The problem with Downey is that its interim reports are showing a continuing rapid slide in loan quality. According to the holding company's interim report, adjusted nonperforming assets (again netting out the performing modified mortgages) had increased to 9.77% of total assets as of May 31. We'll have to wait and see how the thrift's capital levels look when the second-quarter earnings results are released.
PFF Bank & Trust of Pomona (held by PFF Bancorp
)) slipped to adequately capitalized when it took a $97 million net loss for the first quarter. This was the thrift's third consecutive quarterly loss. Just in the first quarter, nonperforming assets doubled, to 10.95% of total assets as of March 31.
The good news is that on June 16, the holding company announced a merger agreement for PFF to be acquired by FBOP Corporation, the holding company of California National Bank of Los Angeles.
Here's a list of California's 10 largest banks and S&Ls. All were well capitalized as of March 31:
While one would normally think of Wells Fargo
) as the largest bank based in California, its largest charter, Wells Fargo Bank, NA, is headquartered in Sioux Falls, S.D.
Bank of the West (held by
) is the largest depository institution actually chartered in California, with $62 billion as of March 31. While the institution's earnings have hit a bump over the last two quarters with higher provisions for loan loss reserves, loan quality has held up pretty well, with a nonperforming assets ratio of 0.73% as of March 31, and reserves covering 117% of problem loans.
Union Bank of California (a unit of Mitsubishi UFJ Financial Group (
) has maintained strong loan quality, with limited chargeoffs. Nonperforming assets comprised just 0.28% of total assets as of March 31, excellent for an active lender in this environment.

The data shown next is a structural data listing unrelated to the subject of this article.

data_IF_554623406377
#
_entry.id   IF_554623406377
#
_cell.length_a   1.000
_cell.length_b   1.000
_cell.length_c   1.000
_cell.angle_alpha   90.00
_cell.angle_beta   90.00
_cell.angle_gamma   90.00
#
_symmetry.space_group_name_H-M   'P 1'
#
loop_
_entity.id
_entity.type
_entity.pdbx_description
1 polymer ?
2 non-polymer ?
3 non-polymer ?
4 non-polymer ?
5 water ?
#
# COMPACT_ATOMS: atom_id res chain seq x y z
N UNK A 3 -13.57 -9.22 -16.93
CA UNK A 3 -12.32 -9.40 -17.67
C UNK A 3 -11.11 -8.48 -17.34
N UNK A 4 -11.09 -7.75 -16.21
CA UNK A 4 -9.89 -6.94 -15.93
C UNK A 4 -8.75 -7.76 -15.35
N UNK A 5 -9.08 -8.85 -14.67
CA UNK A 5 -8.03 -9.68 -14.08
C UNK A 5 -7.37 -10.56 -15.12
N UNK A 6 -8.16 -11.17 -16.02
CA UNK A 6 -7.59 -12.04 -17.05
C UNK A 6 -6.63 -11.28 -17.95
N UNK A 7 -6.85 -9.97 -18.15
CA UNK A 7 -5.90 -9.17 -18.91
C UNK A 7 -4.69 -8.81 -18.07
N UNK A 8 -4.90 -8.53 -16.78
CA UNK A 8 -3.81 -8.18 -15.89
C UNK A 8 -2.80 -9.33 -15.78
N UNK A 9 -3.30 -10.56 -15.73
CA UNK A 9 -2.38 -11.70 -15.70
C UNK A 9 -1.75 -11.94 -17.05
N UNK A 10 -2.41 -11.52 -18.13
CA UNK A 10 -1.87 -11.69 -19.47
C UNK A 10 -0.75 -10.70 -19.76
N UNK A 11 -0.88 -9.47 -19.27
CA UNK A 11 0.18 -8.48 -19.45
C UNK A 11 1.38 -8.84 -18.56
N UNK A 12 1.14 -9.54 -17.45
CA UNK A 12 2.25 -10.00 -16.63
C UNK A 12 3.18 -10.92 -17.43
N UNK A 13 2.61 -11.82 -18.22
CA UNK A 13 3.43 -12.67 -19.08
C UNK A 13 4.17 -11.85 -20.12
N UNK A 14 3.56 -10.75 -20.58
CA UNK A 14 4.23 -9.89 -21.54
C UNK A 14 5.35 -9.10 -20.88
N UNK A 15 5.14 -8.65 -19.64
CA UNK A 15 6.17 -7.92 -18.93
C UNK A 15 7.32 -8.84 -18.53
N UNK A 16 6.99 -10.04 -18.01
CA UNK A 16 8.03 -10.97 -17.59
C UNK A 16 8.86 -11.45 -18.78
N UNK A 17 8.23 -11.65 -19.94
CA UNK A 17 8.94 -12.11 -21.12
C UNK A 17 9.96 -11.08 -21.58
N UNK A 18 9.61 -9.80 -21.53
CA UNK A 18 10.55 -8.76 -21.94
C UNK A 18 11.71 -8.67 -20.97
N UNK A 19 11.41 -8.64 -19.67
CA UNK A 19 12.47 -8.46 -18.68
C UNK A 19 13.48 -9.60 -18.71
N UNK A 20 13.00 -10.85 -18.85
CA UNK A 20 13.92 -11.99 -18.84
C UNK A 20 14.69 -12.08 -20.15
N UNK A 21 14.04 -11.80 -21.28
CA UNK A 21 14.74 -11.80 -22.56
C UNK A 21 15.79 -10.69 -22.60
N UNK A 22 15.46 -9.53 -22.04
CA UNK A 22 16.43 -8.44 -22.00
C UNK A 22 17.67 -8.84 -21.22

The bank's earnings have weakened of late, with net income of $103 million for the first quarter, or a return on average assets of 0.73% and return on average equity of 8.86%. In comparison, these returns were 0.99% and 11.70% for 2007 and 1.48% and 15.88% for 2006. We will also be watching the risk-based capital ratio, which was down to 10.22% as of March 31. Of course, the holding company has very deep pockets.
IndyMac responded on Monday with an 8-K filing stating regulators were being kept abreast of the thrift's financial condition and that the Federal Home Loan Bank of San Francisco was being diligent in increasing collateral and margin requirements for all of its members' borrowings.
The letter addressed Senator Schumer's concerns about brokered deposits by pointing out that over 96% of the institution's deposits were fully insured by the FDIC. The letter went on to complain that "as a result of Senator Schumer making his letters public and the resulting press coverage," IndyMac experienced over $100 million in deposit withdrawals last Friday and Saturday, although this activity slowed down on Monday.
Senator Schumer's letter was also directed to the Federal Housing Finance Board, the regulator of the Federal Home Loan Bank of San Francisco, which had outstanding advances (loans) to IndyMac Bank, FSB of $10.4 billion as of March 31. The twelve regional Federal Home Loan Banks are cooperative wholesale banks, chartered by Congress and owned by district member banks. The advances to IndyMac are mainly collateralized with residential mortgages.
IndyMac's shares closed at 81 cents last Friday. IndyMac was unable to comment about the news last week, but may issue comments today or tomorrow. Please click
for our discussion of IndyMac's first quarter numbers.
Strongest Large Banks
California has 39 banks and S&Ls with at least $1 billion in total assets and nonperforming assets comprising less than 1% of total assets as of March 31. Here are the 10 with the strongest asset quality as of March 31:
As always, you can check any bank or S&L's financial strength rating using TheStreet.com's